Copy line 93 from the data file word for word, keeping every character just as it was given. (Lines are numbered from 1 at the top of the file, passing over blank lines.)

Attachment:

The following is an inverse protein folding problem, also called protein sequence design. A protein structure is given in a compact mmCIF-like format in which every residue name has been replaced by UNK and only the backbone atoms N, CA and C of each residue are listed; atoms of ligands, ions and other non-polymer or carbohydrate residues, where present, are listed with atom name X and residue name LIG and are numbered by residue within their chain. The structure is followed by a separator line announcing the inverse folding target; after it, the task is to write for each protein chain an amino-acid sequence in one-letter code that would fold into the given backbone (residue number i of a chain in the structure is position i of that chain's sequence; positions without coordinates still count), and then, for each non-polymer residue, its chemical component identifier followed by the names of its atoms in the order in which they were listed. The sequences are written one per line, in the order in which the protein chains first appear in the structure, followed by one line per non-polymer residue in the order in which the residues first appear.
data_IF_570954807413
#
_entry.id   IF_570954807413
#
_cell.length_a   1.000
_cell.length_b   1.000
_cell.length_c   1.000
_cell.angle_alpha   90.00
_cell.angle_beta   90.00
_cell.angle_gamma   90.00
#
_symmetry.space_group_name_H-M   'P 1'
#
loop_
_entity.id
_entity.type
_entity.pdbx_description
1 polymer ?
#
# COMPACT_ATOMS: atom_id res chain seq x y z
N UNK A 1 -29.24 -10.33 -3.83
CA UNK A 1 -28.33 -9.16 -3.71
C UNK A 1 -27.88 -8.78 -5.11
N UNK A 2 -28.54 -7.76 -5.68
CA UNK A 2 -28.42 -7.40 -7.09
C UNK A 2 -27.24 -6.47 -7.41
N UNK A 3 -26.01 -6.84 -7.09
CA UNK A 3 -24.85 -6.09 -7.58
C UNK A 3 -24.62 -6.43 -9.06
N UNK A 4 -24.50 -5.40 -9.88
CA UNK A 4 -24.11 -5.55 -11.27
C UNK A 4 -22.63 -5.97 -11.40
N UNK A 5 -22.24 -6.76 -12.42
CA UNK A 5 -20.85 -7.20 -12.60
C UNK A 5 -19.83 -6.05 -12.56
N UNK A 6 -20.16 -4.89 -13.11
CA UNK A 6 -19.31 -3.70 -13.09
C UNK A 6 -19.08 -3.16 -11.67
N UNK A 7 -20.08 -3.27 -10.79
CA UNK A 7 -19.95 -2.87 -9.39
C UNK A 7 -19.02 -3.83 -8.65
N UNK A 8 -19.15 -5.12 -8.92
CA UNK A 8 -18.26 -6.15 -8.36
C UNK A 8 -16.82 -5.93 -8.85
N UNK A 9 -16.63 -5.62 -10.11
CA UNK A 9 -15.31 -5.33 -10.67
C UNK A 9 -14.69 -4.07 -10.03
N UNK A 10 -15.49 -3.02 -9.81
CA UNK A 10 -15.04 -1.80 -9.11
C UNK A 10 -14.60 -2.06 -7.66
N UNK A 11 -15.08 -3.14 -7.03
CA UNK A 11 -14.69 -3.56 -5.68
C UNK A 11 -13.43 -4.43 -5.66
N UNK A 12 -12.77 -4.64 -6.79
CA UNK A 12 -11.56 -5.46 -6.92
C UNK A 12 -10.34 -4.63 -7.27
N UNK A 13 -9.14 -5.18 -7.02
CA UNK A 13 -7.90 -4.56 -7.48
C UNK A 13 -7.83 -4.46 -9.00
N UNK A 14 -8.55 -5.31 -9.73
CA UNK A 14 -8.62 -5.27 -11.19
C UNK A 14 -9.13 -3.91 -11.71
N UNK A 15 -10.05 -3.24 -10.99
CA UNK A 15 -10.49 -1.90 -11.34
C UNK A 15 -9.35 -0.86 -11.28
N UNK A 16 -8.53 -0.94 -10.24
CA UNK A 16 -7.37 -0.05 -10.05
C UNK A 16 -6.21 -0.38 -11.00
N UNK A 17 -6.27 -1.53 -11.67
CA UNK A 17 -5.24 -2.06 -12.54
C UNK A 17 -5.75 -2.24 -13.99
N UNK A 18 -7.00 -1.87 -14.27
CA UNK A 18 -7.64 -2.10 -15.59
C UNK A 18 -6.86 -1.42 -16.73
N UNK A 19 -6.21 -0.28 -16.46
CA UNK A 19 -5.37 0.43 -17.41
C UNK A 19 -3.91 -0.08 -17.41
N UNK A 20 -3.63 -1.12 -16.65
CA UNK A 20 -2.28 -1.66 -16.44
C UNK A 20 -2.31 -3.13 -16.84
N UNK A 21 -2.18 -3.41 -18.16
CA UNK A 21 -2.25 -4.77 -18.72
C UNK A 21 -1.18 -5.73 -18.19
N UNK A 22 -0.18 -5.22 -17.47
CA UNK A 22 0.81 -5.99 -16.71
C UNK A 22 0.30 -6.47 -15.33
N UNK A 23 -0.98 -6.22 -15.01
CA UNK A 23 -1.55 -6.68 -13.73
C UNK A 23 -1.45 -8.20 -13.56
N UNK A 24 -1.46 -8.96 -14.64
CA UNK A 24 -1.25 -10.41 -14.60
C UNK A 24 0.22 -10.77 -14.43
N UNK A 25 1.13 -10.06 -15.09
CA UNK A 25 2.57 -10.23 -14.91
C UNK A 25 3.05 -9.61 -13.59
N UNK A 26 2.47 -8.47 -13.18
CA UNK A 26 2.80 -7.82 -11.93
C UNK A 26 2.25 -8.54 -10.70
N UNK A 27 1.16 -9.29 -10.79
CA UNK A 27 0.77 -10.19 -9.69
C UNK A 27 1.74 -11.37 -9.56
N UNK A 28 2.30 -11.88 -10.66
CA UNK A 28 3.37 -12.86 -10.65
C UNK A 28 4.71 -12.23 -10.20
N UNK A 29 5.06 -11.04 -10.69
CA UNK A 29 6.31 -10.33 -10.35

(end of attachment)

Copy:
C UNK A 24 0.22 -10.77 -14.43